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Retail Competition in Electricity? Really?

June 21, 2012

In this past Sunday’s Denver Post, former Denver Mayor and Energy Secretary Federico Pena and Adrian Tuck, the CEO of Tendril (a Boulder smart grid company), wrote a column advocating a competitive retail electricity market in Colorado. As I read the column, I was reminded of the Seth Meyers/Amy Poehler Weekend Update sketch on Saturday Night Live. You know, the one where they quote some politician or celebrity making a crazy statement and then look at each other and say: “Really?”

Because just look at their claims:

In the states that have restructured electricity markets “companies and their investors, not ratepayers, pay for poor business decisions.”

Really?  So, if there was a competitive market, and an electricity marketer/supplier made a bad resource decision and went out of business or had to hike prices, electricity consumers would benefit? Really?

Another claim:  “Several studies have shown that restructured, competitive markets in many states bring lower prices…”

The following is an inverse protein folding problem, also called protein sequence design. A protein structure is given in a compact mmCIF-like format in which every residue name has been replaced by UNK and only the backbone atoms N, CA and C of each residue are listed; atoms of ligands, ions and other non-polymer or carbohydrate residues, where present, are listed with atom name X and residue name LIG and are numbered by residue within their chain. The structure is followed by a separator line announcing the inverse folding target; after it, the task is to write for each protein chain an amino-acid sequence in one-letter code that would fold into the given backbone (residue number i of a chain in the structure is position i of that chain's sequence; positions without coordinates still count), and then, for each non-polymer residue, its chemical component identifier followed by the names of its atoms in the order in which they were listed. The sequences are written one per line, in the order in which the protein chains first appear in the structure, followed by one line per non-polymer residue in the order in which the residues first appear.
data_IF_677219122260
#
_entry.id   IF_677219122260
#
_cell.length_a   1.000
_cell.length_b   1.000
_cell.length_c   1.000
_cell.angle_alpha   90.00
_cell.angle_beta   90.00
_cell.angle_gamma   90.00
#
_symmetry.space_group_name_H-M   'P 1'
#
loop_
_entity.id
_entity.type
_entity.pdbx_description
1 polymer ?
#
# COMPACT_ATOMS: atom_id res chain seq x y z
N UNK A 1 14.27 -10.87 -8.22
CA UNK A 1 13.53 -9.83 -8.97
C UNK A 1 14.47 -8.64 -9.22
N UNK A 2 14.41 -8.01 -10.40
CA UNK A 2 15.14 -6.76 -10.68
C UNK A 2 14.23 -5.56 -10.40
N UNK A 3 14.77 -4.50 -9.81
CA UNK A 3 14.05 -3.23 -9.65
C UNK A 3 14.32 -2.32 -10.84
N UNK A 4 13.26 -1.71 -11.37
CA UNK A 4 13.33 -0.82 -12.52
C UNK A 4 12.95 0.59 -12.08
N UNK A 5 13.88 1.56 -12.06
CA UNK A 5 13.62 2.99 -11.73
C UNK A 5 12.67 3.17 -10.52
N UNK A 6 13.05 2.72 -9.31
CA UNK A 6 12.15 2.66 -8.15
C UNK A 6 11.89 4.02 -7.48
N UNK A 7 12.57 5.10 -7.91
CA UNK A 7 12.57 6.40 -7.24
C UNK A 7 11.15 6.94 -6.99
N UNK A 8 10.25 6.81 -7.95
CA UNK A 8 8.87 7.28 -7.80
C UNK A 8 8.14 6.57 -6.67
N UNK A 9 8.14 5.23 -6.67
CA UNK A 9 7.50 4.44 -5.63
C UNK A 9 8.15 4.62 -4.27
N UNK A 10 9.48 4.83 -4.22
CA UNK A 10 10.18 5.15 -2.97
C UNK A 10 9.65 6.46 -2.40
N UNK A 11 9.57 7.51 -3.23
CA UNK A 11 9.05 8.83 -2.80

Really? So we’re supposed to ignore the recent study by Dr. Kenneth Rose, a Senior Fellow at Michigan State’s Institute for Public Utilities, who recently found that over the past twenty years in the 14 jurisdictions where retail competition has been authorized, “the price gap between the regulated and the retail access states was remarkably steady, showing an approximate 2 cents/kWh advantage in favor of customers in regulated states.” Really?

And what about: “Competition will help consumers with smart meters directly benefit by enabling them to take control of their energy usage costs, respond to changing prices.”

Really? So a competitive supplier would have put the brakes on the costs of the Boulder smart grid project on its own without PUC oversight and discipline? Really?

And  so you’d like to create an electricity market in Colorado that allow the likes of Enron to prey on consumers with little concern for reliability, customer service or cost? Really?

We’ve been down this road before and for a lot of really good reasons (cost, transmission constraints, market power, etc.) our legislature declined to enact retail choice. It would be a waste of time, energy, and money to fight this battle all over again.


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